Machine Learning is a "field of study that gives computers the ability to learn without being explicitly programmed" (Arthur Samuel, 1959). With the advances in theories and algorithms, big data, and computation power, machine learning recently showed astonishing progress, applied to various fields other than computer science. This lecture introduces the fundamental concepts and theories of machine learning that are essential for any engineer to apply machine learning technologies. This lecture also provides exercises where students can cultivate the skill for implementing the theories and algorithms as computer programs in Python.
* We may prioritize students in the Department of Computer Science, School of Computing when we need to limit the number of registered students due to the countermeasures for COVID-19.
* Acquire knowledge about the fundamental concepts and theories of machine learning
* Understand the theories and algorithms through implementations
* Learn the basic skill for data processing
regression, classification, clustering, dimensionality reduction, reinforce learning
|✔ Specialist skills||Intercultural skills||Communication skills||Critical thinking skills||✔ Practical and/or problem-solving skills|
This class consists of lectures explaining the concepts and theories and exercises to realize them on computers.
|Course schedule||Required learning|
|Class 1||Introduction, Essentials of Python programming||Introduction to machine learning, Python programming|
|Class 2||Data Visualization||Reading/writing data, line chart, bar chart, plot, heatmap, NumPy, Matplotlib, scikit-learn|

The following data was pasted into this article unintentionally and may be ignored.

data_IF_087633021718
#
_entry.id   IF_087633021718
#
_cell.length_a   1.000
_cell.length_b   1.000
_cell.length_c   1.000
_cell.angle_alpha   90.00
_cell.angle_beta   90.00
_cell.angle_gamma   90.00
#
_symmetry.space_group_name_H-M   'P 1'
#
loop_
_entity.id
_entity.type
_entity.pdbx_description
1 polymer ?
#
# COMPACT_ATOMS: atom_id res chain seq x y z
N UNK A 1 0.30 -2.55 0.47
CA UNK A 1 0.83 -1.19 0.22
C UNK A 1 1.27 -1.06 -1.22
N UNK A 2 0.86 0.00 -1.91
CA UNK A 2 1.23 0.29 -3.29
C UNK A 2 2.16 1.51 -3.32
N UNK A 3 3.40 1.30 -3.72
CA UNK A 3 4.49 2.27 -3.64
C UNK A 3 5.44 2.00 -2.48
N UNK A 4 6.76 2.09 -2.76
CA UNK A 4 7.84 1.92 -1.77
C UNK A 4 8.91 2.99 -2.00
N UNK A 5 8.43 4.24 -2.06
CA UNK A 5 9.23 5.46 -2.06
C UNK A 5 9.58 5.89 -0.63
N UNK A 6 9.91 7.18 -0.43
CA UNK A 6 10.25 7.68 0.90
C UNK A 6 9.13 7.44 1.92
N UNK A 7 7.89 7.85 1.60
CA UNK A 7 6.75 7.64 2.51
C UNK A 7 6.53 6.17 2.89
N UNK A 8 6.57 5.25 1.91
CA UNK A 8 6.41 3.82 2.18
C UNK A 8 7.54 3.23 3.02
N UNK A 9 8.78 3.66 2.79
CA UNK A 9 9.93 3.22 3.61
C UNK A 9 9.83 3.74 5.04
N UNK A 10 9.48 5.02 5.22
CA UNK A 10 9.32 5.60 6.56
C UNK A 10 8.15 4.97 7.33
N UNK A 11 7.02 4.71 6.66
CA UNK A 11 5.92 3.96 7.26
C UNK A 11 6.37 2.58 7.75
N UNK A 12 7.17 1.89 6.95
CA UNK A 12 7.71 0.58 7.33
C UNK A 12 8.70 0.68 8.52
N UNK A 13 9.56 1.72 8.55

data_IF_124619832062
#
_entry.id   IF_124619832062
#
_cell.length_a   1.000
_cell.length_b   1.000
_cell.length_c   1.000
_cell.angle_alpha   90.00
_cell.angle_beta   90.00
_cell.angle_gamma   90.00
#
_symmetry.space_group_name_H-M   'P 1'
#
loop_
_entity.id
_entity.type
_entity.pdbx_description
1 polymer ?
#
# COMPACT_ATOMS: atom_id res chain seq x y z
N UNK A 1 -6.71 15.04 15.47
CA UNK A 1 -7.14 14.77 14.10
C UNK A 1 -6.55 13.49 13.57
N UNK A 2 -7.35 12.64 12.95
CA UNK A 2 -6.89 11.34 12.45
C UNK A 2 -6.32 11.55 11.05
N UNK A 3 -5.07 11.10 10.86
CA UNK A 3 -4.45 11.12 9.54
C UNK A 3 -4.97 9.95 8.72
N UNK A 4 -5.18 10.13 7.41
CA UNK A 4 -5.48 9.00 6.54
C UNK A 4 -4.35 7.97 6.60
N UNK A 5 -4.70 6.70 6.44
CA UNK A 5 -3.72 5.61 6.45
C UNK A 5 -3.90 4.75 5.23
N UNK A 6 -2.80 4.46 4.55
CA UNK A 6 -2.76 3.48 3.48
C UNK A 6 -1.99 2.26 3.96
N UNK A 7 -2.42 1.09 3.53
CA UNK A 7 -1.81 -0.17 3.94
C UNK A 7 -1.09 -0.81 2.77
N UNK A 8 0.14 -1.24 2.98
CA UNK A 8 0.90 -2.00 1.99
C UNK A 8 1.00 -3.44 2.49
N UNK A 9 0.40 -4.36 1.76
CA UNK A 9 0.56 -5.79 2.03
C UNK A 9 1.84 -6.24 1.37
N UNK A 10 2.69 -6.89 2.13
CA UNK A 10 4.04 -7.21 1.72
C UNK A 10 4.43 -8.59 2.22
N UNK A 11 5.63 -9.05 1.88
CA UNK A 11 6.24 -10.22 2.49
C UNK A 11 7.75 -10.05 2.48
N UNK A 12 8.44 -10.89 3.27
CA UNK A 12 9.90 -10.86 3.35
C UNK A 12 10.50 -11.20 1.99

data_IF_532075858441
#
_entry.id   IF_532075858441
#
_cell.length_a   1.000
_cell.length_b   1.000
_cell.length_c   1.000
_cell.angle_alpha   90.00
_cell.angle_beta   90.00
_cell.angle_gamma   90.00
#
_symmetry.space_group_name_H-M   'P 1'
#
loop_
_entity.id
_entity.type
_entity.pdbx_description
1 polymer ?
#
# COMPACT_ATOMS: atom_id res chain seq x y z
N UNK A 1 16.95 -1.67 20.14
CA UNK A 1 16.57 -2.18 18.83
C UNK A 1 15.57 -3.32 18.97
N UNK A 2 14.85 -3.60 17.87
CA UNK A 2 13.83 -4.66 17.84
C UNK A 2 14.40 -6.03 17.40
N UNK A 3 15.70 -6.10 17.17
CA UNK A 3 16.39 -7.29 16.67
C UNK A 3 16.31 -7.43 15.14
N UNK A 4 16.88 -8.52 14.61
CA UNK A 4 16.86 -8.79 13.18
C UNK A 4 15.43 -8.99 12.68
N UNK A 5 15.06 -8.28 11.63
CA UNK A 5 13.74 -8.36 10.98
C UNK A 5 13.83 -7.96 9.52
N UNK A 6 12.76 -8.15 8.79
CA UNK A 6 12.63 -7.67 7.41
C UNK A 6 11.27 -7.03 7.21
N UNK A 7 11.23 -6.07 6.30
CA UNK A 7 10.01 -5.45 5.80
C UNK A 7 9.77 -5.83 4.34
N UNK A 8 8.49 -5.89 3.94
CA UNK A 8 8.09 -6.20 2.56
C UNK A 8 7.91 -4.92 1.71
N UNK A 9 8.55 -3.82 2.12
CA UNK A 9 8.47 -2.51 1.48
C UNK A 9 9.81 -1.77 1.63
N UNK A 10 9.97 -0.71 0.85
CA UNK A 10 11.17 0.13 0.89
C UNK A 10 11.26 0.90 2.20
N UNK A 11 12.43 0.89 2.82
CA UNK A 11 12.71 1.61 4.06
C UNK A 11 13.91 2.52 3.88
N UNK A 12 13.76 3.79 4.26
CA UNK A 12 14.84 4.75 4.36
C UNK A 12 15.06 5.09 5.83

|Class 3||Linear Regression||simple linear regression, least square method, maximum likelihood estimation, multiple linear regression, model selection, regularization, gradient method|
|Class 4||Linear Binary Classification||binary classification, logistic regression, evaluation|
|Class 5||Linear Multi-class Classification||multi-class classification, multi-class logistic regression, softmax function|
|Class 6||Exercise 1||Exercise for the classes 3-5|
|Class 7||Neural Networks||threshold logic unit, activation function, universal approximation theorem|
|Class 8||Multilayer Neural Networks (2)||computation graph, automatic differentiation, backpropagation, deep neural network, convolutional neural network|
|Class 9||Support Vector Machine||margin, duality, support vectors, kernel functions|
|Class 10||Exercise 2||Exercise for the classes 7-9|
|Class 11||Clustering||non-hierarchical clustering, K-means, Voronoi diagram, hierarchical clustering, single-linkage clustering, complete-linkage clustering, group averaging method, centroid method, Ward’s method|
|Class 12||Dimentionality Reduction||principal component analysis, singular value decomposition|
|Class 13||Reignforcement Learning||Markov decision process, Bellman equation, value iteration, policy iteration, Q learning|
|Class 14||Exercise 3||Exercise for the classes 11-13|
To enhance effective learning, students are encouraged to spend approximately 100 minutes preparing for class and another 100 minutes reviewing class content afterward (including assignments) for each class.
They should do so by referring to textbooks and other course material.
Course materials are distributed on OCW-i.
Based on the three reports (60%) and the final exam (40%).